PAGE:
An important topic at the moment is power-to-X, for example. This refers to technologies that can store electricity surpluses when there is an oversupply of renewable energies. “Hydrogen, for example, is suitable for this,” Spies continues. “There are losses in the conversion, but the current global economic situation has encouraged and accelerated interest in this. With increased energy prices, the economic framework now gives more possibilities.”

The researcher team in Kaiserslautern is always in contact with various manufacturers to know what technologies will be coming onto the market in the next few years. To work out its energy concepts, it also needs knowledge from different fields. Therefore, the team consists of researchers from building technology, building physics, energy management, computer science and real estate economics.

Optimisation problems often play a major role in the work, as Spies explains with an example: “In the case of photovoltaic systems, the largest possible one is not profitable for every company. We determine what is economically viable depending on the customer.” In simulations, the team can also look at the thermal situation of buildings, among other things, and see which renovation measures make sense. “We always look into the question of what we can improve,” Spies continues. In doing so, the team checks the thermal quality of a building if, for example, a new building is planned. “This is important in terms of cooling-heating requirements. There is always a lot of potential for optimisation here.”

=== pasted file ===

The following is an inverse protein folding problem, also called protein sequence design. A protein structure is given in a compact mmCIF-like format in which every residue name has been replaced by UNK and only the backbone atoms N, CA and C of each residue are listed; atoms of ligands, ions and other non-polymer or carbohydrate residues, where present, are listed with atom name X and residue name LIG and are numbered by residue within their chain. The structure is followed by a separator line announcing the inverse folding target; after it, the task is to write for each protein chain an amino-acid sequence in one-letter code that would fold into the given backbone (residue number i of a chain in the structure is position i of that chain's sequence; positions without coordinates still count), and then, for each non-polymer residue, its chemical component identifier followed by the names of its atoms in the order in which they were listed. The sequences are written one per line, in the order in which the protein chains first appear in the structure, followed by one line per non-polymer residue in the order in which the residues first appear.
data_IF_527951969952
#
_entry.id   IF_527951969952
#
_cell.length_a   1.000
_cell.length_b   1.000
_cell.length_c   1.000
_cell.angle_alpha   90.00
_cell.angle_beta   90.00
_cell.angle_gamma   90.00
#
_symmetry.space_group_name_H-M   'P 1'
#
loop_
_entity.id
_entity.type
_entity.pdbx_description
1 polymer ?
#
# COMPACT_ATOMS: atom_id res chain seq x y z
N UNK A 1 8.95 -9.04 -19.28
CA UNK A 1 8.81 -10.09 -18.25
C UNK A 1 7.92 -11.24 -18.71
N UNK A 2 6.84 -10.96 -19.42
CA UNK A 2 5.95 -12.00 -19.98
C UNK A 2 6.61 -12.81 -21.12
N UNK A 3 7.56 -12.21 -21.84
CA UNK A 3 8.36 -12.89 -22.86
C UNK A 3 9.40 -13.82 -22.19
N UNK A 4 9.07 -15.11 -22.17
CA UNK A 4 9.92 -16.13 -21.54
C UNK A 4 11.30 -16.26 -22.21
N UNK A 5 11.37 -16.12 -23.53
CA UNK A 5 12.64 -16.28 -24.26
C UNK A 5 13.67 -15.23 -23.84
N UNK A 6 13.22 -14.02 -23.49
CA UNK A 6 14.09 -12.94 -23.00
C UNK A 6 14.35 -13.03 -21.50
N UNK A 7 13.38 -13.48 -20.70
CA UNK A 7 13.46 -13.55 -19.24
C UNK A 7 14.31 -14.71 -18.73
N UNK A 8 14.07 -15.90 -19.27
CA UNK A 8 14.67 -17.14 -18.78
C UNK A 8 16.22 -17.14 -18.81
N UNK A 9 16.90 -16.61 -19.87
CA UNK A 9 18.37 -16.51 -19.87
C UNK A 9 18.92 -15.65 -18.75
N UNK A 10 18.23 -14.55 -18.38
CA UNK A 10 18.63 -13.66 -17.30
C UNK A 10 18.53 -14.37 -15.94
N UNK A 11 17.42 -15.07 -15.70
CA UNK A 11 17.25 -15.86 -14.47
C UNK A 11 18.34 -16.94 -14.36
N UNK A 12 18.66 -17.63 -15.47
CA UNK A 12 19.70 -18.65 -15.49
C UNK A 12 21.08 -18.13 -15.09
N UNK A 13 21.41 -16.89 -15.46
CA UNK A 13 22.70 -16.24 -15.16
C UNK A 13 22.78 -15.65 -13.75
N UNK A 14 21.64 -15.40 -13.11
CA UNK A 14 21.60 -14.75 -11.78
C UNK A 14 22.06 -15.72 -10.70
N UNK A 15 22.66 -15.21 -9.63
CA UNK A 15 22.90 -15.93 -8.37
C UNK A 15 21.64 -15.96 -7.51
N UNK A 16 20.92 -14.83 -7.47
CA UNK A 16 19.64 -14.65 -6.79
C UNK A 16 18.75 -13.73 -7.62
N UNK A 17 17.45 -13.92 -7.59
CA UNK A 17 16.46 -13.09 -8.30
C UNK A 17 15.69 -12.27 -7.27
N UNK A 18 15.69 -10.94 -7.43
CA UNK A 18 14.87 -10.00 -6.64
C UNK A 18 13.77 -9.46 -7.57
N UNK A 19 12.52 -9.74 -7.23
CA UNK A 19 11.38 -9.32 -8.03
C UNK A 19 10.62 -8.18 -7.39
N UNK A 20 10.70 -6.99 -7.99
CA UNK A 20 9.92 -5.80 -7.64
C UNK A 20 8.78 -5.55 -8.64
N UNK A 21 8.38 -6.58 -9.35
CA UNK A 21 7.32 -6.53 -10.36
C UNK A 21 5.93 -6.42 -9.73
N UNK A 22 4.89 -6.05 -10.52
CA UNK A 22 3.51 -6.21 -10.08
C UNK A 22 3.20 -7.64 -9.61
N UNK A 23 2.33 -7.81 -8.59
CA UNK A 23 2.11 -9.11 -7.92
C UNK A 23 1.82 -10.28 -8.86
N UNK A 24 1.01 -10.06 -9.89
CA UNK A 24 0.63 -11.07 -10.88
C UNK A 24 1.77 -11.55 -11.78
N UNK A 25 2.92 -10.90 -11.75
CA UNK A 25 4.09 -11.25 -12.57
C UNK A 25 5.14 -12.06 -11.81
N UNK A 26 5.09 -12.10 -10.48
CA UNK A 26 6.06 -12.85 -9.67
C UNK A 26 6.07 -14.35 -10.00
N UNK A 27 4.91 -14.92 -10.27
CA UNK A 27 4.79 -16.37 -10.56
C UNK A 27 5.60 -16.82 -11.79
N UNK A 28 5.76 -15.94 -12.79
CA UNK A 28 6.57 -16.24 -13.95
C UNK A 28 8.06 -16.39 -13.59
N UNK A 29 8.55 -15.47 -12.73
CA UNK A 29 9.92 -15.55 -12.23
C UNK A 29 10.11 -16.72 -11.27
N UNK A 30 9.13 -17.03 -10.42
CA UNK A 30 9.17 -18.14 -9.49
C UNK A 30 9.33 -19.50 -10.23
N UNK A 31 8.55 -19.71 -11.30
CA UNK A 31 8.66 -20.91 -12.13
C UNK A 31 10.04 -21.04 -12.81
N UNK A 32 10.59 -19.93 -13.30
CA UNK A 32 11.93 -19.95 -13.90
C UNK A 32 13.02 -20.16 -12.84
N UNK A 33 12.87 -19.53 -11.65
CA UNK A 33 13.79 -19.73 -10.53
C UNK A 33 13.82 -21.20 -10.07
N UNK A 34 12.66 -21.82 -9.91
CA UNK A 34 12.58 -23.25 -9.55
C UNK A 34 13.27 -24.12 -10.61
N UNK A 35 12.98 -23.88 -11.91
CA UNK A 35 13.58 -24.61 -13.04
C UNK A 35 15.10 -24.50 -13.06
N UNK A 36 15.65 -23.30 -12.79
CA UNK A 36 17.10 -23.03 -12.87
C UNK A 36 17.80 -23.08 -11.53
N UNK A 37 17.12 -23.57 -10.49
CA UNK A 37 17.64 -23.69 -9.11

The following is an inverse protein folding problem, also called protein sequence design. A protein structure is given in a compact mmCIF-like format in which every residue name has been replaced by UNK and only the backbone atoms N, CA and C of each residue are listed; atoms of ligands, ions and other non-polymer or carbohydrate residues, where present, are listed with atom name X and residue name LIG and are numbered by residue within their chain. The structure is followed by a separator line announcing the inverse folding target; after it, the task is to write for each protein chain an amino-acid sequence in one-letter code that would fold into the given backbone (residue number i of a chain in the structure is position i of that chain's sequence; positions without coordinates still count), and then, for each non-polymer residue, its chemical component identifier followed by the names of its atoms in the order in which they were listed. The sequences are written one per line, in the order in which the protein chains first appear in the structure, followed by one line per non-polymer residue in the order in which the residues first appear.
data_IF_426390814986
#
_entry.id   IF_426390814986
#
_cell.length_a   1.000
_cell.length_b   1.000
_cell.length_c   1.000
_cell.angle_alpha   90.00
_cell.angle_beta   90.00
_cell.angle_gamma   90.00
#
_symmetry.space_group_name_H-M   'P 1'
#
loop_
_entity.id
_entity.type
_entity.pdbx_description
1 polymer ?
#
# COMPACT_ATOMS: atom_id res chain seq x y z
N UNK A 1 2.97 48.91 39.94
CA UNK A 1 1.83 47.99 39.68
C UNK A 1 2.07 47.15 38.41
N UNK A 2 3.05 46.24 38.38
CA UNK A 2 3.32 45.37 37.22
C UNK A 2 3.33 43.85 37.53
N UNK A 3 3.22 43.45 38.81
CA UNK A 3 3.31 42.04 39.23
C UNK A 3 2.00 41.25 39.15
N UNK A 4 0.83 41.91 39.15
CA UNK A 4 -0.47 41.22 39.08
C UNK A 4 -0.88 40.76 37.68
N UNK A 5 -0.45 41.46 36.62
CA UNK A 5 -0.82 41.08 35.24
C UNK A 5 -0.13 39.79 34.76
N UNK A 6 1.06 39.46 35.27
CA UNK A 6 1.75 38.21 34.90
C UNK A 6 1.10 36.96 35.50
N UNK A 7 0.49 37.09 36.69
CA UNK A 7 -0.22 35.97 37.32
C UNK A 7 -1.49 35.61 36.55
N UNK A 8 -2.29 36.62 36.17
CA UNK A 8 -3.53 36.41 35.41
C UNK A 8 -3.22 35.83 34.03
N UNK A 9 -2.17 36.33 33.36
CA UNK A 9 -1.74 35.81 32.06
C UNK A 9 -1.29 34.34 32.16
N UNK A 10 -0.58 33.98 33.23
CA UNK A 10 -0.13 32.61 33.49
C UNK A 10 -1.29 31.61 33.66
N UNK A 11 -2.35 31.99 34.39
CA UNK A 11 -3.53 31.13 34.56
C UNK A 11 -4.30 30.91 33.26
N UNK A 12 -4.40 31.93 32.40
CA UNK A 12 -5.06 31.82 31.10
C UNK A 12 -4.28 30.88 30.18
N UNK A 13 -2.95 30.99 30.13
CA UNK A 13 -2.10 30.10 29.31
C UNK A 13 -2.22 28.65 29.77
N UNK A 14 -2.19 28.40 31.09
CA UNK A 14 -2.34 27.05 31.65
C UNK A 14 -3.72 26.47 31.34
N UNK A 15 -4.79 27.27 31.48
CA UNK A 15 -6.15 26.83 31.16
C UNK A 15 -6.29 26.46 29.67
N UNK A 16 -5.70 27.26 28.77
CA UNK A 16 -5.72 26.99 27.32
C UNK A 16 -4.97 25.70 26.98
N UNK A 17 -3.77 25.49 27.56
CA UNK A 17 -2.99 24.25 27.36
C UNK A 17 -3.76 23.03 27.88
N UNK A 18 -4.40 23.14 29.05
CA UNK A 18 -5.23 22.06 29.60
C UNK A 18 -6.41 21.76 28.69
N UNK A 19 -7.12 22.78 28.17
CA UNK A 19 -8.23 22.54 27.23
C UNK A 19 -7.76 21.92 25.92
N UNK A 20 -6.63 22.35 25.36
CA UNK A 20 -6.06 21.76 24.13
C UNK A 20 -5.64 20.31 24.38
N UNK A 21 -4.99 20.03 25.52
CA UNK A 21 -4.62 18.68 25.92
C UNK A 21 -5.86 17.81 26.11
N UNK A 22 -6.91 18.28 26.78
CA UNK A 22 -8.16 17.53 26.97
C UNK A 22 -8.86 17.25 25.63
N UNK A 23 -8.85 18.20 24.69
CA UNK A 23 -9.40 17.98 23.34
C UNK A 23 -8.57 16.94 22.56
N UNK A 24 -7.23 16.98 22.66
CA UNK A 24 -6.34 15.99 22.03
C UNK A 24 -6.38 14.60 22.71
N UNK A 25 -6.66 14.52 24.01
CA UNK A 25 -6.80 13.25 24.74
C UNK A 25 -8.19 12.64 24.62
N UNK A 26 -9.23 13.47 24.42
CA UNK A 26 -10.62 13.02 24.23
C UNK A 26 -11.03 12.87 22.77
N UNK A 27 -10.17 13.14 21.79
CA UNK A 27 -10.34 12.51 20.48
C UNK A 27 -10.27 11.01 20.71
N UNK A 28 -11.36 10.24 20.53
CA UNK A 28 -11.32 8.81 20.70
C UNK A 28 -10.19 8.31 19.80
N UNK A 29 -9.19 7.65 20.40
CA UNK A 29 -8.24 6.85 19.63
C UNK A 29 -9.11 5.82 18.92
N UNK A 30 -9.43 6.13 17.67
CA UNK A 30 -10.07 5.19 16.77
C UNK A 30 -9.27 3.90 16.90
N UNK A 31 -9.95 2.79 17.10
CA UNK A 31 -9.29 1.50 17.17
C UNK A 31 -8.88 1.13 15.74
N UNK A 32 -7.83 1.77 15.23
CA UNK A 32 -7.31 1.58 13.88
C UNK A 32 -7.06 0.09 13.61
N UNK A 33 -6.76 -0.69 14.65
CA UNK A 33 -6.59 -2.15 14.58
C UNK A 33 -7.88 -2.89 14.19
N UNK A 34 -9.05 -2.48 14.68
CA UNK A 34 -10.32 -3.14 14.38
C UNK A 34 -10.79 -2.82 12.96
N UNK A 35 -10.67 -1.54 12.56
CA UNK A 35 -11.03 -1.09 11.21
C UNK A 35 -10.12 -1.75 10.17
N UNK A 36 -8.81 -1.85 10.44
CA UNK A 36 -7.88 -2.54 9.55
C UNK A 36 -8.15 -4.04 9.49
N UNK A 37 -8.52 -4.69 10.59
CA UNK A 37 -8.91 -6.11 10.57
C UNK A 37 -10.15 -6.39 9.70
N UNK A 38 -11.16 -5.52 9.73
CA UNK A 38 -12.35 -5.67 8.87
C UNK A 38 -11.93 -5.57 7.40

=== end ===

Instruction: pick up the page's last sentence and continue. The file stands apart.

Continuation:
At the Hanover Messe, the team will present its offering with examples and also show results and concepts from previous research projects, which could also be of interest to future clients.

Questions can be directed to:
Stefan Spies
Department of Building Systems and Building Technology
University Kaiserslautern-Landau / Campus Kaiserslautern
Tel.: 0631 205-4274
E-mail: Stefan.spies(at)

Klaus Dosch, Department of Technology, Innovation and Sustainability, is organizing the presentation of the researchers of the University Kaiserslautern-Landau at the fair. He is the contact partner for companies and, among other things, establishes contacts to science.
Contact: Klaus Dosch, E-mail: klaus.dosch(at), Phone: +49 631 205-3001

About RPTU
Since January 1, 2023, the Technical University of Kaiserslautern (TUK, University of Kaiserslautern) and the University in Landau have become the University of Kaiserslautern-Landau (RPTU). With over 20,000 students and more than 300 professors, the RPTU is the second largest academic institution in the state. As a place of top international research and an academic talent factory for business and science, RPTU offers excellent study and research conditions as well as a cosmopolitan environment. RPTU is also an innovation and transfer partner for politics, business and society. Those who study, learn, research or work at RPTU are part of a vibrant university community and shape the world of tomorrow.

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Melanie Löw Universitätskommunikation
Rheinland-Pfälzische Technische Universität Kaiserslautern-Landau